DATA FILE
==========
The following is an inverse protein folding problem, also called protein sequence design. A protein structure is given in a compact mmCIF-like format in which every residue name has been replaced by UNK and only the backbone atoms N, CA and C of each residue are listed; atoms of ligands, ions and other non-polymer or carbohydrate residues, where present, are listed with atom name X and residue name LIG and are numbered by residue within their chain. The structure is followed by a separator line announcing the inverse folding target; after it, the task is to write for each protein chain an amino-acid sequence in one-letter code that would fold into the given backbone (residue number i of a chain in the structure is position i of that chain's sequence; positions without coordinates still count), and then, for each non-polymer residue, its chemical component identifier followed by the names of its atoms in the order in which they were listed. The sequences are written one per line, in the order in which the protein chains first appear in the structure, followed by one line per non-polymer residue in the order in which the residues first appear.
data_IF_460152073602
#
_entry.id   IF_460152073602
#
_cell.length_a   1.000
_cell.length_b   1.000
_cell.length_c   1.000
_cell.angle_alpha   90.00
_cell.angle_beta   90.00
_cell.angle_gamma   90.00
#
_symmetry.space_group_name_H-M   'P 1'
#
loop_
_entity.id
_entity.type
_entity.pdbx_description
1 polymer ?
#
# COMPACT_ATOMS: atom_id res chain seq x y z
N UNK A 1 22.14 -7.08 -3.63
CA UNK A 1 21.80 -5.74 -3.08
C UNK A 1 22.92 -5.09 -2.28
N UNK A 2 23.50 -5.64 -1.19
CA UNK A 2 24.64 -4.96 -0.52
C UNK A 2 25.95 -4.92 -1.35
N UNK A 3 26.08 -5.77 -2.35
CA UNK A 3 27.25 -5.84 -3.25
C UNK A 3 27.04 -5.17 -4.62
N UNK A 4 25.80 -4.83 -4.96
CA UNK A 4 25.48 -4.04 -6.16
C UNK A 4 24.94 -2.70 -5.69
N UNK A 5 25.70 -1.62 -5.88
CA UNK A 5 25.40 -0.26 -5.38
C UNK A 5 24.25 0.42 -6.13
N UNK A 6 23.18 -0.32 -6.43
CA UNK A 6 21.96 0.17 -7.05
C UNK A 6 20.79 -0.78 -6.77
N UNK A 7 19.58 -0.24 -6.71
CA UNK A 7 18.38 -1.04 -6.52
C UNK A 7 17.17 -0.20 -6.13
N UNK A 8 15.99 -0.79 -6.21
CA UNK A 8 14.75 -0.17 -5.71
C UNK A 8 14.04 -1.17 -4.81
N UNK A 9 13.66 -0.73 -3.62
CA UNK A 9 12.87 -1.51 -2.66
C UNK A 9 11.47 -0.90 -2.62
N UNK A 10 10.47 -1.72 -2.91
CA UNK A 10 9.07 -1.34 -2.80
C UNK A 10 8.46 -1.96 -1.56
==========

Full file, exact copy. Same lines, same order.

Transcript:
The following is an inverse protein folding problem, also called protein sequence design. A protein structure is given in a compact mmCIF-like format in which every residue name has been replaced by UNK and only the backbone atoms N, CA and C of each residue are listed; atoms of ligands, ions and other non-polymer or carbohydrate residues, where present, are listed with atom name X and residue name LIG and are numbered by residue within their chain. The structure is followed by a separator line announcing the inverse folding target; after it, the task is to write for each protein chain an amino-acid sequence in one-letter code that would fold into the given backbone (residue number i of a chain in the structure is position i of that chain's sequence; positions without coordinates still count), and then, for each non-polymer residue, its chemical component identifier followed by the names of its atoms in the order in which they were listed. The sequences are written one per line, in the order in which the protein chains first appear in the structure, followed by one line per non-polymer residue in the order in which the residues first appear.
data_IF_460152073602
#
_entry.id   IF_460152073602
#
_cell.length_a   1.000
_cell.length_b   1.000
_cell.length_c   1.000
_cell.angle_alpha   90.00
_cell.angle_beta   90.00
_cell.angle_gamma   90.00
#
_symmetry.space_group_name_H-M   'P 1'
#
loop_
_entity.id
_entity.type
_entity.pdbx_description
1 polymer ?
#
# COMPACT_ATOMS: atom_id res chain seq x y z
N UNK A 1 22.14 -7.08 -3.63
CA UNK A 1 21.80 -5.74 -3.08
C UNK A 1 22.92 -5.09 -2.28
N UNK A 2 23.50 -5.64 -1.19
CA UNK A 2 24.64 -4.96 -0.52
C UNK A 2 25.95 -4.92 -1.35
N UNK A 3 26.08 -5.77 -2.35
CA UNK A 3 27.25 -5.84 -3.25
C UNK A 3 27.04 -5.17 -4.62
N UNK A 4 25.80 -4.83 -4.96
CA UNK A 4 25.48 -4.04 -6.16
C UNK A 4 24.94 -2.70 -5.69
N UNK A 5 25.70 -1.62 -5.88
CA UNK A 5 25.40 -0.26 -5.38
C UNK A 5 24.25 0.42 -6.13
N UNK A 6 23.18 -0.32 -6.43
CA UNK A 6 21.96 0.17 -7.05
C UNK A 6 20.79 -0.78 -6.77
N UNK A 7 19.58 -0.24 -6.71
CA UNK A 7 18.38 -1.04 -6.52
C UNK A 7 17.17 -0.20 -6.13
N UNK A 8 15.99 -0.79 -6.21
CA UNK A 8 14.75 -0.17 -5.71
C UNK A 8 14.04 -1.17 -4.81
N UNK A 9 13.66 -0.73 -3.62
CA UNK A 9 12.87 -1.51 -2.66
C UNK A 9 11.47 -0.90 -2.62
N UNK A 10 10.47 -1.72 -2.91
CA UNK A 10 9.07 -1.34 -2.80
C UNK A 10 8.46 -1.96 -1.56